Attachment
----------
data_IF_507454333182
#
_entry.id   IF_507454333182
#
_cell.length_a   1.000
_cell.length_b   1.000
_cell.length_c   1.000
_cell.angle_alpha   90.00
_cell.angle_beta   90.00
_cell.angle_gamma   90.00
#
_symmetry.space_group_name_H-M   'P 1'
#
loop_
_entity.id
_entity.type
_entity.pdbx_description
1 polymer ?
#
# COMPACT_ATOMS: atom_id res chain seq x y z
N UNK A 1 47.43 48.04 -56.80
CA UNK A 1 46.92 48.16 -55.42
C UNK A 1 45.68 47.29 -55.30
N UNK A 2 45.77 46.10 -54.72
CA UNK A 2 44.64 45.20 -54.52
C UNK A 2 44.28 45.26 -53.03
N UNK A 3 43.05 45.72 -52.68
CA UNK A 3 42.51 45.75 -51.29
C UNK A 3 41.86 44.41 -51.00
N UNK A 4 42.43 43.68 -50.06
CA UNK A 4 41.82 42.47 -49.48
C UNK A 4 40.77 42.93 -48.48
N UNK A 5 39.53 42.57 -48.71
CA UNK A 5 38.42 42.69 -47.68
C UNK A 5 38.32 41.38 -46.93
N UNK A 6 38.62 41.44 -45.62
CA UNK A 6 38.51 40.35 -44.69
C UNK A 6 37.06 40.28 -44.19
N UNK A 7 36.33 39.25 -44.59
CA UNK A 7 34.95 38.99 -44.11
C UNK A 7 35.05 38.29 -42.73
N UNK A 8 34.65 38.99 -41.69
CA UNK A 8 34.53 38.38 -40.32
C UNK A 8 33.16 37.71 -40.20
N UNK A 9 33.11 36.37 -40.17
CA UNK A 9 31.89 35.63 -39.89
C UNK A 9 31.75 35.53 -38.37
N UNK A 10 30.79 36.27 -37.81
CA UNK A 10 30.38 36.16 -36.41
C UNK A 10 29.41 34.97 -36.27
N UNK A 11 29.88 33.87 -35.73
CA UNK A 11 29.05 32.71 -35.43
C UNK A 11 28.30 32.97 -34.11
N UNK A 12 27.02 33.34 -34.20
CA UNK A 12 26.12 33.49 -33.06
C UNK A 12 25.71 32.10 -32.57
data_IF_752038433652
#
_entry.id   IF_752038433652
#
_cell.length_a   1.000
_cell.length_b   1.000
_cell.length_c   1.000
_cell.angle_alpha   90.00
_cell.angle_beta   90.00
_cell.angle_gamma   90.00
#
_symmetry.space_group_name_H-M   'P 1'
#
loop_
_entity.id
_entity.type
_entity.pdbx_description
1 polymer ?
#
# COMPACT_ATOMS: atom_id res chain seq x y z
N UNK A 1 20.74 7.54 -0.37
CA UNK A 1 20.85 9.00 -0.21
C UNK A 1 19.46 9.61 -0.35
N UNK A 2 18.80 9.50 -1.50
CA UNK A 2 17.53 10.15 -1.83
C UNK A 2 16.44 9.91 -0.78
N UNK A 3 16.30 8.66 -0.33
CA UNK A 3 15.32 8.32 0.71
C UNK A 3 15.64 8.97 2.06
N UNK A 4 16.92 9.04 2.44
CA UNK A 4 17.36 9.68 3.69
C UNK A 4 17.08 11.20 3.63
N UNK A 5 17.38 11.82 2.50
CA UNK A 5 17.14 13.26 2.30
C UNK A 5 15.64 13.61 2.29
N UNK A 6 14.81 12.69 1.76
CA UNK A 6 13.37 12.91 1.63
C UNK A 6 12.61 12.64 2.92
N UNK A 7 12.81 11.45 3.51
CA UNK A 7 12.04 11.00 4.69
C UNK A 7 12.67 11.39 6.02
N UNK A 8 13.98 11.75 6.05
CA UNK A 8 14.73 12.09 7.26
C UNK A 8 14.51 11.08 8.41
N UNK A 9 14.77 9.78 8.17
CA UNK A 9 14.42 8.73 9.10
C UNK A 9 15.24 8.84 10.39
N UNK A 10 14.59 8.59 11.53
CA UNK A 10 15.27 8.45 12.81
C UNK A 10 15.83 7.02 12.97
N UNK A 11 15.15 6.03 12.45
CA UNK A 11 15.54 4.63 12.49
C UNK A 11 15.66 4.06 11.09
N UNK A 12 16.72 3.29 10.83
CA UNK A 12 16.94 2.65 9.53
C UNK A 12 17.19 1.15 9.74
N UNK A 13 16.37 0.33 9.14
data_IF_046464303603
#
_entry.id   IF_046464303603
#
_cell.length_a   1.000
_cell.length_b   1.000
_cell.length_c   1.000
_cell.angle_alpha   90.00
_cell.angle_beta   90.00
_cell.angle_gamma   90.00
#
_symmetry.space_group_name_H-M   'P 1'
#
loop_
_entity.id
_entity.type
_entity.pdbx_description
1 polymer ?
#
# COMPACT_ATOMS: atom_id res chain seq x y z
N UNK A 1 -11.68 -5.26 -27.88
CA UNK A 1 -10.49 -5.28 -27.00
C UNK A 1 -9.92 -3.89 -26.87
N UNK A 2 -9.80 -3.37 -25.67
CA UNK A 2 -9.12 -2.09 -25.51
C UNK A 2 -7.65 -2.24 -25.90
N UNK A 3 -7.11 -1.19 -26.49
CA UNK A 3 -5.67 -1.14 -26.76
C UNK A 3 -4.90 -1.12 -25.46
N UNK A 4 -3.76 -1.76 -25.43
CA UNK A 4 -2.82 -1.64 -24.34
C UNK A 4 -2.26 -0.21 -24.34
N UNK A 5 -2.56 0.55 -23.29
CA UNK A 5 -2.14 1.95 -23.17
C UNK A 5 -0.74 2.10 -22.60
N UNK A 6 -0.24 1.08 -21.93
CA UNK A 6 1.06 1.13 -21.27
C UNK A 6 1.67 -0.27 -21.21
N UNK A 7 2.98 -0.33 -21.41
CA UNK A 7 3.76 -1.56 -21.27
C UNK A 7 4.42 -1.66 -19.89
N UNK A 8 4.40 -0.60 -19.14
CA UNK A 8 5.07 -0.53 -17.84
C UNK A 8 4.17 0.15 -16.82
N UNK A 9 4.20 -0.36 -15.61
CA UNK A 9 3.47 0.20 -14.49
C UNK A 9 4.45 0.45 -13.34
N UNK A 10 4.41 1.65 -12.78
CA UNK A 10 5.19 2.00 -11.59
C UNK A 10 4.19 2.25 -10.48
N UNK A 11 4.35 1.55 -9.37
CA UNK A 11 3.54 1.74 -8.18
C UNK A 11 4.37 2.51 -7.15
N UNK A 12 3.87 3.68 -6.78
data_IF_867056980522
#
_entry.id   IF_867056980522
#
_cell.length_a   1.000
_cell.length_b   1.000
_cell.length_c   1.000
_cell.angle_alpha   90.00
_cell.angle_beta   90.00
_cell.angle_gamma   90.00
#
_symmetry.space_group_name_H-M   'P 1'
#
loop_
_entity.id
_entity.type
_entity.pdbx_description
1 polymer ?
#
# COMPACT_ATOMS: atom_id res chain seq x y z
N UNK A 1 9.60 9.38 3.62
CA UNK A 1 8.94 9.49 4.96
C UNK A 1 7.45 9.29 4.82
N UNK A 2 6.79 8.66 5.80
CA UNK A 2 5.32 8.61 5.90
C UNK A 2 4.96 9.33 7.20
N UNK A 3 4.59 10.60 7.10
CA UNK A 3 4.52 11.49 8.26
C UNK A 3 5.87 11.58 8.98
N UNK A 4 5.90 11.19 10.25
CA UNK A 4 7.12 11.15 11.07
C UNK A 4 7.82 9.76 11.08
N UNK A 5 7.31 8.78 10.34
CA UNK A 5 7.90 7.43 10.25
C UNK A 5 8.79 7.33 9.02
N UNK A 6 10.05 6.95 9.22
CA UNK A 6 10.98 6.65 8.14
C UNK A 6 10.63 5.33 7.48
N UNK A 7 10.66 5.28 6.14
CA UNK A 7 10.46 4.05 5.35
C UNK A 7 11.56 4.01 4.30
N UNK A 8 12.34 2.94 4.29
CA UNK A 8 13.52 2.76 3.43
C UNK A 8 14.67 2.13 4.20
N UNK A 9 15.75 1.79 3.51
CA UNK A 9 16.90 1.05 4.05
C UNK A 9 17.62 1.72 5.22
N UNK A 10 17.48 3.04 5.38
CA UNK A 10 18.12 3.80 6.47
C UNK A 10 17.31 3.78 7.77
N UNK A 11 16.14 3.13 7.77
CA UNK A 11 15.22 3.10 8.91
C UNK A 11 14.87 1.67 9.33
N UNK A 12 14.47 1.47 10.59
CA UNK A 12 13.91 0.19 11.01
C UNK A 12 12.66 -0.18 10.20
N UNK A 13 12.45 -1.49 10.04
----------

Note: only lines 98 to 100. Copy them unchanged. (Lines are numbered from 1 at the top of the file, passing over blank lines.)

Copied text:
N UNK A 8 13.98 11.75 6.05
CA UNK A 8 14.73 12.09 7.26
C UNK A 8 14.51 11.08 8.41